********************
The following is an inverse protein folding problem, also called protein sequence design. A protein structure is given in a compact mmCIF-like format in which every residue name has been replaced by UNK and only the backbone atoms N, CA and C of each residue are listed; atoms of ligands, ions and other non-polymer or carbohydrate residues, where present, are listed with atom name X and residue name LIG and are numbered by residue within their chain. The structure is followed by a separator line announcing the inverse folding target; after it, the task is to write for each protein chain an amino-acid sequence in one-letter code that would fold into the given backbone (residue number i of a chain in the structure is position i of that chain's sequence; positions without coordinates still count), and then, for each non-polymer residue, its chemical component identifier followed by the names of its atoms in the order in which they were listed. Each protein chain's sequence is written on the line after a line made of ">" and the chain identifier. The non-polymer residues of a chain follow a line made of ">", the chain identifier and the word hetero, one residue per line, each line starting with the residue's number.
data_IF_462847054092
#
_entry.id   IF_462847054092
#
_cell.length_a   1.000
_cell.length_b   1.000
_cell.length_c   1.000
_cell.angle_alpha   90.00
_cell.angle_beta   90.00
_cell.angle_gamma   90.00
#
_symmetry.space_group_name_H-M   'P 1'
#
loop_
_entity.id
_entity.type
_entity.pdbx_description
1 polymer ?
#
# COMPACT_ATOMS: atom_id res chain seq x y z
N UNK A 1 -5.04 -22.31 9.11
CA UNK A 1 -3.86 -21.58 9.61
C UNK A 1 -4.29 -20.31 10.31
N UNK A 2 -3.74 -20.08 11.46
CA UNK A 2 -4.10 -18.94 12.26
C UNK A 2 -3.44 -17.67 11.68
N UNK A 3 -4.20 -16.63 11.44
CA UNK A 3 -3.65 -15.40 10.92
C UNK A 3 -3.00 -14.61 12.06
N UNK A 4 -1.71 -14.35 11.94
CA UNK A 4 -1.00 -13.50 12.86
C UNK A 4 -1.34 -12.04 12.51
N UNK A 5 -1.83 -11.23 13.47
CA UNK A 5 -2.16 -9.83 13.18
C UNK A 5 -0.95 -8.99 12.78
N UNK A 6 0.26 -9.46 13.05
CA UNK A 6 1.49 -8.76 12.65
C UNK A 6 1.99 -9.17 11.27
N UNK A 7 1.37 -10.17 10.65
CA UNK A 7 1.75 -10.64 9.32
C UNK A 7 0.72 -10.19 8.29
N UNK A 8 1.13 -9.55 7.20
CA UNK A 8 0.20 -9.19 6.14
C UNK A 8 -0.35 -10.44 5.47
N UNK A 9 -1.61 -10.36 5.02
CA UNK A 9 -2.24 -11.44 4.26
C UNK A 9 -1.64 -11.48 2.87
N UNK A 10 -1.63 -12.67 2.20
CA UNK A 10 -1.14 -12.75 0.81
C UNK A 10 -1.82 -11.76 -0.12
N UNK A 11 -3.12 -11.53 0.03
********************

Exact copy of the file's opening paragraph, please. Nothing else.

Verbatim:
The following is an inverse protein folding problem, also called protein sequence design. A protein structure is given in a compact mmCIF-like format in which every residue name has been replaced by UNK and only the backbone atoms N, CA and C of each residue are listed; atoms of ligands, ions and other non-polymer or carbohydrate residues, where present, are listed with atom name X and residue name LIG and are numbered by residue within their chain. The structure is followed by a separator line announcing the inverse folding target; after it, the task is to write for each protein chain an amino-acid sequence in one-letter code that would fold into the given backbone (residue number i of a chain in the structure is position i of that chain's sequence; positions without coordinates still count), and then, for each non-polymer residue, its chemical component identifier followed by the names of its atoms in the order in which they were listed. Each protein chain's sequence is written on the line after a line made of ">" and the chain identifier. The non-polymer residues of a chain follow a line made of ">", the chain identifier and the word hetero, one residue per line, each line starting with the residue's number.